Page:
Blog of Rights

Chris
Soghoian

Chris Soghoian (@csoghoian) is the Principal Technologist and a Senior Policy Analyst with the ACLU Speech, Privacy and Technology Project. He completed his Ph.D. at Indiana University in 2012, which focused on the role that third party service providers play in facilitating law enforcement surveillance of their customers. Between 2009 and 2010, he was the first ever in-house technologist at the Federal Trade Commission's Division of Privacy and Identity Protection, where he worked on investigations of Facebook, Twitter, MySpace and Netflix. Prior to joining the FTC, he co-created the Do Not Track privacy anti-tracking mechanism now adopted by all of the major web browsers.

Edward Snowden

The Tech Community Can Put Out the Fire the NSA Started

By Chris Soghoian, Principal Technologist and Senior Policy Analyst, ACLU Speech, Privacy and Technology Project at 1:23pm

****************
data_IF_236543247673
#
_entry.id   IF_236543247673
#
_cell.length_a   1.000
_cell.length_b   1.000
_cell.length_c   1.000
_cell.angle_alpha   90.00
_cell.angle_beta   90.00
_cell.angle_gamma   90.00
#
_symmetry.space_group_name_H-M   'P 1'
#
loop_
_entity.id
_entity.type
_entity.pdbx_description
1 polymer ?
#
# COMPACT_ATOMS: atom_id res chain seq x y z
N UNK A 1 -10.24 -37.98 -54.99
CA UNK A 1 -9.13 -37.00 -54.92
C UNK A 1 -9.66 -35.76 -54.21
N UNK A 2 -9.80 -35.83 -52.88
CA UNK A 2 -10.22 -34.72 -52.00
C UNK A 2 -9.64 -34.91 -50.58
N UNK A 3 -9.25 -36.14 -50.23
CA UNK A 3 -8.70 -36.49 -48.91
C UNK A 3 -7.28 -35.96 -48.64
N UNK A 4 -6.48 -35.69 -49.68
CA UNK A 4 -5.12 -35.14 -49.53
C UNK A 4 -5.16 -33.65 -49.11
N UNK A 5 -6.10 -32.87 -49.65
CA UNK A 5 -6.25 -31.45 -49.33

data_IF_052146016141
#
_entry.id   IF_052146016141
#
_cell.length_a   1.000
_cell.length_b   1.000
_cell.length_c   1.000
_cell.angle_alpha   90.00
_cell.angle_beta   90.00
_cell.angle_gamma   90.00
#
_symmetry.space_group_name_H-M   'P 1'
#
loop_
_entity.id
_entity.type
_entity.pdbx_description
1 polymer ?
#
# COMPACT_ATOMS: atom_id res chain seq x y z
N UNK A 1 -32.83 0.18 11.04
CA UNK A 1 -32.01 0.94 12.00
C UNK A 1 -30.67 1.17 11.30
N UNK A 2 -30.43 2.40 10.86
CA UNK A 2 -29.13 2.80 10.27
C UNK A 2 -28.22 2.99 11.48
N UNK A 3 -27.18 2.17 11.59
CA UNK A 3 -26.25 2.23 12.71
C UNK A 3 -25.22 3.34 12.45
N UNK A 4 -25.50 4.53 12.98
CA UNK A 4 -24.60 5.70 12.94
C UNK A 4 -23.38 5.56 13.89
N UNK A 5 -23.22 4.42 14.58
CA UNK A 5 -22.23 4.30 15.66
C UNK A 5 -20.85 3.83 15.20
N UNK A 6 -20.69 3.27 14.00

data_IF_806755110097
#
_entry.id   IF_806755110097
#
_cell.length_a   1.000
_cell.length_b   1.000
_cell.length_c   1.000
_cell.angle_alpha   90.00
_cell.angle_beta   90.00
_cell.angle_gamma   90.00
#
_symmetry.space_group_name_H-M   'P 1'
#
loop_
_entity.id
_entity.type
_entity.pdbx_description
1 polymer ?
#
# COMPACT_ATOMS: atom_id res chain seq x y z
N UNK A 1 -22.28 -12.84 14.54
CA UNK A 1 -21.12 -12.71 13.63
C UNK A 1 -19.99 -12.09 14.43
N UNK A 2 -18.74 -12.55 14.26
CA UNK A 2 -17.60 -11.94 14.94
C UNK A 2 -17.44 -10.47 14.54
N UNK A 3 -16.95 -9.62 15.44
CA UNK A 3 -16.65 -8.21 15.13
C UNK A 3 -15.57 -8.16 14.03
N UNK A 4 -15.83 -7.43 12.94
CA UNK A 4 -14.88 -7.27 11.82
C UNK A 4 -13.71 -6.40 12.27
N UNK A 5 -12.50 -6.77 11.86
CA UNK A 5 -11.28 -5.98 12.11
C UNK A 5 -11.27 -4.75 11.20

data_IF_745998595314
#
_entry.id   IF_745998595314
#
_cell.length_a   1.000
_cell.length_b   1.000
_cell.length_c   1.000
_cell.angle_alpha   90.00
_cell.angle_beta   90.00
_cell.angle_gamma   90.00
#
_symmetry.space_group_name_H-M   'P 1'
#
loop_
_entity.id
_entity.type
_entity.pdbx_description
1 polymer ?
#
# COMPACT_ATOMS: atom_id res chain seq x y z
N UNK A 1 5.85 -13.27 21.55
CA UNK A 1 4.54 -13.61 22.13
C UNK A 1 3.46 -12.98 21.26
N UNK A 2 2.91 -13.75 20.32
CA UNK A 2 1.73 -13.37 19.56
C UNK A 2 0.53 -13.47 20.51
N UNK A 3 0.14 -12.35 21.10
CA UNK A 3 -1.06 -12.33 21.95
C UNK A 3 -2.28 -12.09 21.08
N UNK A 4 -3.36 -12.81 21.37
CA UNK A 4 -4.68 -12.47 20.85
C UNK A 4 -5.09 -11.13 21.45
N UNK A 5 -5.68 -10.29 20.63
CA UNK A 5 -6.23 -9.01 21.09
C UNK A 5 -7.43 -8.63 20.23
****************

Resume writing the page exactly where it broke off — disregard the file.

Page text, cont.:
This piece originally ran at the Guardian.
How NSA’s cyber sabotage puts us all at risk

How NSA’s cyber sabotage puts us all at risk

By Chris Soghoian, Principal Technologist and Senior Policy Analyst, ACLU Speech, Privacy and Technology Project at 10:48am

Earlier this year, the director of national intelligence told Congress that cybersecurity is now a bigger threat to the security of this country than terrorism, echoing a similar point previously made by the head of the FBI. Members of Congress have…

Federal Judge: Only Powered-Off Cell Phones Deserve Privacy Protections

Federal Judge: Only Powered-Off Cell Phones Deserve Privacy Protections

By Chris Soghoian, Principal Technologist and Senior Policy Analyst, ACLU Speech, Privacy and Technology Project at 11:27am

A federal magistrate judge in New York recently ruled that cell phone location data deserves no protection under the Fourth Amendment and that accordingly, the government can engage in real-time location surveillance without a search warrant. In an opinion straight from the Twilight Zone, magistrate judge Gary Brown ruled two weeks ago that “cell phone users who fail to turn off their cell phones do not exhibit an expectation of privacy.”

The case in question involved a physician who the DEA believed had issued thousands of prescriptions for pain killers in exchange for cash. In March of this year, the DEA had obtained a warrant for his arrest, and,

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